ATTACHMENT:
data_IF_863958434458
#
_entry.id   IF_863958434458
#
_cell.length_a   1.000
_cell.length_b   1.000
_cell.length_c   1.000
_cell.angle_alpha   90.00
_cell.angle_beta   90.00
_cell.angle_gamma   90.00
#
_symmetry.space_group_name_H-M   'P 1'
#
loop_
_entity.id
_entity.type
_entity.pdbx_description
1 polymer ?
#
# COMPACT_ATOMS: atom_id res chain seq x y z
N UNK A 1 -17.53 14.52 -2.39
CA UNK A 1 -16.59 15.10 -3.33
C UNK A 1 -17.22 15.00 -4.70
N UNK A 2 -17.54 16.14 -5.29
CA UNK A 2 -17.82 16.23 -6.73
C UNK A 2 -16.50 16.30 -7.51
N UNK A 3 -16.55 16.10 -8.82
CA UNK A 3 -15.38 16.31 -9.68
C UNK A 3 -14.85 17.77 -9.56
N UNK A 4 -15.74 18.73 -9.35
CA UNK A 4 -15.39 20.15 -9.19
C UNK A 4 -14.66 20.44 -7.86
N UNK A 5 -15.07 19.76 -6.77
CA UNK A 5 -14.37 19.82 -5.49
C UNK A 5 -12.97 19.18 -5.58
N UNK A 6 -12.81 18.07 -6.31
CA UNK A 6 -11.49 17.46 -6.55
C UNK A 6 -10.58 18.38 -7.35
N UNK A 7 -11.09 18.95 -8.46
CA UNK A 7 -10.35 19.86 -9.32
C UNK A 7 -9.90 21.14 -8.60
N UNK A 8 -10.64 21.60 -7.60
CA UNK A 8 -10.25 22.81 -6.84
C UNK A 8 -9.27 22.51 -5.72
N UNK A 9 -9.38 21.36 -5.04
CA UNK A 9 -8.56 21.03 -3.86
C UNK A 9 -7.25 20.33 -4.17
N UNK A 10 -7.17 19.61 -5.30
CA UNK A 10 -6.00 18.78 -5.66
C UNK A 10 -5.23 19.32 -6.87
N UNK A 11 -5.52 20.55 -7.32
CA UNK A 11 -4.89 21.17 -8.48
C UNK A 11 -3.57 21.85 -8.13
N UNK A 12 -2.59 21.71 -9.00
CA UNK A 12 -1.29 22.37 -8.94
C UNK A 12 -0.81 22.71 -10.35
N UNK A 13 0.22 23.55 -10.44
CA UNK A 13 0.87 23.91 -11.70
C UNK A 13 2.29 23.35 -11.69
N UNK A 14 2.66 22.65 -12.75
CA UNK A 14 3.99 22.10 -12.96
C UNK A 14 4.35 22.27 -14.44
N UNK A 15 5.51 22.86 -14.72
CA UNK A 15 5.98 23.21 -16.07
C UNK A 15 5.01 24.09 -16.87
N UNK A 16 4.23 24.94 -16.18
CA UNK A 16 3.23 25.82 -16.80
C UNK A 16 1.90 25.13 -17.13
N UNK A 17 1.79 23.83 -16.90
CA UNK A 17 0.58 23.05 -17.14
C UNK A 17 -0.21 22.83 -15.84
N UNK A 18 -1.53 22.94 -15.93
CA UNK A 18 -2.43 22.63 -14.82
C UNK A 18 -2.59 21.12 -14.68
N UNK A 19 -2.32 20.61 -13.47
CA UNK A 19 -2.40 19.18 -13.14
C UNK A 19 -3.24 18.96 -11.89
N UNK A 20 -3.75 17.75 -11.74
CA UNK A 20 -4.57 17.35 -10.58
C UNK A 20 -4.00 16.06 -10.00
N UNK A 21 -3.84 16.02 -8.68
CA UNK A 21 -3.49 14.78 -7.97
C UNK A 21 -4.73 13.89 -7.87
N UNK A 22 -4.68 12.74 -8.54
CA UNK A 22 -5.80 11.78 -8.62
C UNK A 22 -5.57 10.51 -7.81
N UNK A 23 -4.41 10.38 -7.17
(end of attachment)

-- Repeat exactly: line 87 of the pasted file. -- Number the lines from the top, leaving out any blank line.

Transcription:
N UNK A 23 -4.41 10.38 -7.17